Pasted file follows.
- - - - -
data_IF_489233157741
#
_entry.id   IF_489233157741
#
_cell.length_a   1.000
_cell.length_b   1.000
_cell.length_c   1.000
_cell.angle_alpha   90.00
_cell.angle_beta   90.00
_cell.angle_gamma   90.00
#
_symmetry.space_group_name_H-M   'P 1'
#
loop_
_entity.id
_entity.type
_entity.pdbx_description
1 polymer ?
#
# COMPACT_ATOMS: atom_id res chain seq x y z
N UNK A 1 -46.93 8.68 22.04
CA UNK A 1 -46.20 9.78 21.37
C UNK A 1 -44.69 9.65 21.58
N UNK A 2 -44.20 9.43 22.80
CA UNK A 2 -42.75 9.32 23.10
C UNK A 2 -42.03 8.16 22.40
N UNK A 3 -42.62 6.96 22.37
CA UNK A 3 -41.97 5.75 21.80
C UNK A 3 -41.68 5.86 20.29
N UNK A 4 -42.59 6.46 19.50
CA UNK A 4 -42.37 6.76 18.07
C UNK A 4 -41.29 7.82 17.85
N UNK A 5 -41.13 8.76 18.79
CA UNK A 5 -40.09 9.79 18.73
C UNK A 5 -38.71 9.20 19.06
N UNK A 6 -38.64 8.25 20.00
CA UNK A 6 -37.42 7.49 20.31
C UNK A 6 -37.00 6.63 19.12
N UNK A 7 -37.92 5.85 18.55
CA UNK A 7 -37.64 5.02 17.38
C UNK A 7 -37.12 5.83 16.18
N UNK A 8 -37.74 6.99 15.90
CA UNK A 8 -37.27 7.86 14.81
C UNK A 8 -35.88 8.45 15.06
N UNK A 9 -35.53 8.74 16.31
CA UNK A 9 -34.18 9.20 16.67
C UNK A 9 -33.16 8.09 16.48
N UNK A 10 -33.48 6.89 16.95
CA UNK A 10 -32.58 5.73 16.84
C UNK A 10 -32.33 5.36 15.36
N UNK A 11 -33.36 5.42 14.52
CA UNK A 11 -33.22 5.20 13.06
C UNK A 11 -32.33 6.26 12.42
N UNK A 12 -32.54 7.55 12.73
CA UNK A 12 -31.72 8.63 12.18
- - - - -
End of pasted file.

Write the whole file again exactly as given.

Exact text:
data_IF_489233157741
#
_entry.id   IF_489233157741
#
_cell.length_a   1.000
_cell.length_b   1.000
_cell.length_c   1.000
_cell.angle_alpha   90.00
_cell.angle_beta   90.00
_cell.angle_gamma   90.00
#
_symmetry.space_group_name_H-M   'P 1'
#
loop_
_entity.id
_entity.type
_entity.pdbx_description
1 polymer ?
#
# COMPACT_ATOMS: atom_id res chain seq x y z
N UNK A 1 -46.93 8.68 22.04
CA UNK A 1 -46.20 9.78 21.37
C UNK A 1 -44.69 9.65 21.58
N UNK A 2 -44.20 9.43 22.80
CA UNK A 2 -42.75 9.32 23.10
C UNK A 2 -42.03 8.16 22.40
N UNK A 3 -42.62 6.96 22.37
CA UNK A 3 -41.97 5.75 21.80
C UNK A 3 -41.68 5.86 20.29
N UNK A 4 -42.59 6.46 19.50
CA UNK A 4 -42.37 6.76 18.07
C UNK A 4 -41.29 7.82 17.85
N UNK A 5 -41.13 8.76 18.79
CA UNK A 5 -40.09 9.79 18.73
C UNK A 5 -38.71 9.20 19.06
N UNK A 6 -38.64 8.25 20.00
CA UNK A 6 -37.42 7.49 20.31
C UNK A 6 -37.00 6.63 19.12
N UNK A 7 -37.92 5.85 18.55
CA UNK A 7 -37.64 5.02 17.38
C UNK A 7 -37.12 5.83 16.18
N UNK A 8 -37.74 6.99 15.90
CA UNK A 8 -37.27 7.86 14.81
C UNK A 8 -35.88 8.45 15.06
N UNK A 9 -35.53 8.74 16.31
CA UNK A 9 -34.18 9.20 16.67
C UNK A 9 -33.16 8.09 16.48
N UNK A 10 -33.48 6.89 16.95
CA UNK A 10 -32.58 5.73 16.84
C UNK A 10 -32.33 5.36 15.36
N UNK A 11 -33.36 5.42 14.52
CA UNK A 11 -33.22 5.20 13.06
C UNK A 11 -32.33 6.26 12.42
N UNK A 12 -32.54 7.55 12.73
CA UNK A 12 -31.72 8.63 12.18